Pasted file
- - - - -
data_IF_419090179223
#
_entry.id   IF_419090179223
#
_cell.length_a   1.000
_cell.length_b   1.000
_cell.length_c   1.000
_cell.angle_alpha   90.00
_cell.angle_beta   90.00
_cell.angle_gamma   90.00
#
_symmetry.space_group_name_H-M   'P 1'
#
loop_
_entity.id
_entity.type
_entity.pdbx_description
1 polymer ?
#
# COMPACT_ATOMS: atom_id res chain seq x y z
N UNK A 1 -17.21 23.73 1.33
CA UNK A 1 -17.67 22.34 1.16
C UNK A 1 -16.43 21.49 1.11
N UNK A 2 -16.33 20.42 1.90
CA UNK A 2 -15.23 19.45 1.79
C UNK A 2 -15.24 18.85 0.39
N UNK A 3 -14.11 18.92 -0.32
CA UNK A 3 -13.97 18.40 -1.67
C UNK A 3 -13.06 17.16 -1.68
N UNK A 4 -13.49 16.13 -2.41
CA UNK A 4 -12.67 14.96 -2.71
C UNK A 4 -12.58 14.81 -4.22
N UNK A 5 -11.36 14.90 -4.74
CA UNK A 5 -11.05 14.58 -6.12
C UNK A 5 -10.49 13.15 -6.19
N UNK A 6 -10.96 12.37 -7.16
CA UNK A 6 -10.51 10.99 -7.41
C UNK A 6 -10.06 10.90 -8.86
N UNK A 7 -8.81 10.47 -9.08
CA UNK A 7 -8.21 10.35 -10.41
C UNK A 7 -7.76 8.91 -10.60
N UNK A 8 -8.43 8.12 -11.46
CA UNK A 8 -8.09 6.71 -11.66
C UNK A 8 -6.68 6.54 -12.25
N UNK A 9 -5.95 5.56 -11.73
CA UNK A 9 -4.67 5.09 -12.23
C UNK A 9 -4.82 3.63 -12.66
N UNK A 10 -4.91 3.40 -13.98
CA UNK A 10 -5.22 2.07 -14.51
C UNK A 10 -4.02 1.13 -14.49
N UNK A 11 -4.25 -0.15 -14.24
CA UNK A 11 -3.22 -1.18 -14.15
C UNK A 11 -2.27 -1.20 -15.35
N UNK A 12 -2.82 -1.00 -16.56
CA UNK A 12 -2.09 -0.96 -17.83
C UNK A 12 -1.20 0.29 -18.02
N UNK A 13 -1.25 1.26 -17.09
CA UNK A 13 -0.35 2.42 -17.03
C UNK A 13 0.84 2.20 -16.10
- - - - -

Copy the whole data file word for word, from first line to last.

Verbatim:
data_IF_419090179223
#
_entry.id   IF_419090179223
#
_cell.length_a   1.000
_cell.length_b   1.000
_cell.length_c   1.000
_cell.angle_alpha   90.00
_cell.angle_beta   90.00
_cell.angle_gamma   90.00
#
_symmetry.space_group_name_H-M   'P 1'
#
loop_
_entity.id
_entity.type
_entity.pdbx_description
1 polymer ?
#
# COMPACT_ATOMS: atom_id res chain seq x y z
N UNK A 1 -17.21 23.73 1.33
CA UNK A 1 -17.67 22.34 1.16
C UNK A 1 -16.43 21.49 1.11
N UNK A 2 -16.33 20.42 1.90
CA UNK A 2 -15.23 19.45 1.79
C UNK A 2 -15.24 18.85 0.39
N UNK A 3 -14.11 18.92 -0.32
CA UNK A 3 -13.97 18.40 -1.67
C UNK A 3 -13.06 17.16 -1.68
N UNK A 4 -13.49 16.13 -2.41
CA UNK A 4 -12.67 14.96 -2.71
C UNK A 4 -12.58 14.81 -4.22
N UNK A 5 -11.36 14.90 -4.74
CA UNK A 5 -11.05 14.58 -6.12
C UNK A 5 -10.49 13.15 -6.19
N UNK A 6 -10.96 12.37 -7.16
CA UNK A 6 -10.51 10.99 -7.41
C UNK A 6 -10.06 10.90 -8.86
N UNK A 7 -8.81 10.47 -9.08
CA UNK A 7 -8.21 10.35 -10.41
C UNK A 7 -7.76 8.91 -10.60
N UNK A 8 -8.43 8.12 -11.46
CA UNK A 8 -8.09 6.71 -11.66
C UNK A 8 -6.68 6.54 -12.25
N UNK A 9 -5.95 5.56 -11.73
CA UNK A 9 -4.67 5.09 -12.23
C UNK A 9 -4.82 3.63 -12.66
N UNK A 10 -4.91 3.40 -13.98
CA UNK A 10 -5.22 2.07 -14.51
C UNK A 10 -4.02 1.13 -14.49
N UNK A 11 -4.25 -0.15 -14.24
CA UNK A 11 -3.22 -1.18 -14.15
C UNK A 11 -2.27 -1.20 -15.35
N UNK A 12 -2.82 -1.00 -16.56
CA UNK A 12 -2.09 -0.96 -17.83
C UNK A 12 -1.20 0.29 -18.02
N UNK A 13 -1.25 1.26 -17.09
CA UNK A 13 -0.35 2.42 -17.03
C UNK A 13 0.84 2.20 -16.10